Cigarette smoking, the largest preventable cause of death and disability in developed countries (and a rapidly growing health problem in developing countries), is a classic example of a behavior for which an ounce of prevention is truly worth a pound of cure. Despite thousands of conclusive studies establishing cigarette smoking as a cause of cancer, and despite the resulting coughing, odor, facial wrinkles, skin discoloration, ostracism, and increasingly socially unacceptable nature of this behavior, smoking rates remain high in certain population groups. Between 1993 and 1995, 47 percent of both black males and white males with less than twelve years of education were smokers. Among U.S. youths, in the late 1990s, more than one-third of high school seniors reported having smoked during the preceding two weeks. Unfortunately, because the debilitating effects of smoking are not visibly present for many years following initiation of the behavior, most individuals are not willing to do the "ounce of prevention" part of the adage. A different story emerges for those who do quit smoking. Smokers who have quit for up to five years soon regain positive health benefits, such as less coughing, better breathing, and life expectancies equivalent to individuals of the same age who have never smoked. An additional benefit to society is purely economic: for every dollar invested in a smoking cessation program, society gets back ten dollars in terms of decreased rates of tobacco-related morbidity and mortality (or a cost savings of over $50 billion per year at current rates of investment).
On the other side of the scale are health beliefs and practices that result in physical harm or negative health outcomes. Female circumcision, or female genital mutilation (FMG), is a graphic illustration of a traditional practice with a negative health outcome. The traditional belief is that the practice of FMG ensures virginity and family honor, secures fertility, promotes the economic and social future of daughters, and perpetuates a "religious tradition." FMG is also believed to preserve group identity, help maintain cleanliness and health, and further marriage goals, including enhancement of sexual pleasure for men. As of 2001, the practice was outlawed in the United Kingdom, Sweden, Belgium, the United States, Canada, Switzerland, France, Denmark, and in some African nations, such as Egypt, Kenya, and Senegal. The practice of FMG is justified by proponents who assert it "attenuates sexual desires in girls and protects their morals." Complications occurring immediately after the practice, and in ensuing years, range from disability to premature death. The practice is also believed to play a significant role in facilitating the transmission of human immunodeficiency virus (HIV) infection through numerous mechanisms.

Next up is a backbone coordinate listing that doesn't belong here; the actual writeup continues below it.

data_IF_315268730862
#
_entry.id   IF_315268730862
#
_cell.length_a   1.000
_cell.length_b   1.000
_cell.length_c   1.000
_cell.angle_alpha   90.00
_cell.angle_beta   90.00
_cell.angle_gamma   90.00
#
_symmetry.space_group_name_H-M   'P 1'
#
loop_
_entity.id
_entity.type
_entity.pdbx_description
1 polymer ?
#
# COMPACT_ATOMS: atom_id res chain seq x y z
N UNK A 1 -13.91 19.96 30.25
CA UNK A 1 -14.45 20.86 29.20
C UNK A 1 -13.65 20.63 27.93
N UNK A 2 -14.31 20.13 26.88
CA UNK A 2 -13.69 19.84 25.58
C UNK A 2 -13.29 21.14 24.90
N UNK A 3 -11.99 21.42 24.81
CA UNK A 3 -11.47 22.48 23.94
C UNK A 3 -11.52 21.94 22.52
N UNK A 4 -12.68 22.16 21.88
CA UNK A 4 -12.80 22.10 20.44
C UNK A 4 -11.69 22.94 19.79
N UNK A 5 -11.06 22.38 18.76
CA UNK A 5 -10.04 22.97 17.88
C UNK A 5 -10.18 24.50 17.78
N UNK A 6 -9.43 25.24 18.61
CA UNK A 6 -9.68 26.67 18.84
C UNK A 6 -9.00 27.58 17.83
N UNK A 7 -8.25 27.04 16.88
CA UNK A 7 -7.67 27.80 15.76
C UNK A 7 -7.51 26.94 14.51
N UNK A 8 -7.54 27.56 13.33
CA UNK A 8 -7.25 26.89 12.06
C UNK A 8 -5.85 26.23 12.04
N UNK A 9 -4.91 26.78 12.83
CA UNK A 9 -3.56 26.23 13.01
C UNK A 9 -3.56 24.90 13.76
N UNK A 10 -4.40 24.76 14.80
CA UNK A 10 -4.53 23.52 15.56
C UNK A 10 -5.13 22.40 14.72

Donald E. Morisky
(see also: Acculturation; Assimilation; Barefoot Doctors; Cross-Cultural Communication, Competence; Cultural Anthropology; Cultural Appropriateness; Cultural Factors; Cultural Norms; Folk Medicine; Lay Concepts of Health and Illness )
Brady, M. (1999). "Female Genital Mutilation: Complications and Risk of HIV Transmission." AIDS Patient Care and Studies 13(12):709–716.
Eke, N., and Nkanginieme, K. E. (1999). "Female Genital Mutilation: A Global Bug That Should Not Cross the Millennium Bridge." World Journal of Surgery (10):1082–1086.
Jenkins, C. N.; Le, T.; McPhee, S. J.; Stewart, S.; and Ha, N. T. (1996). "Health Care Access and Preventive Care Among Vietnamese Immigrants: Do Traditional Beliefs and Practices Pose Barriers?" Social Science and Medicine 43(7):1049–1056.
U.S. Department of Health and Human Services (1999). Health, United States, 1999. Hyattsville, MD: National Center for Health Statistics.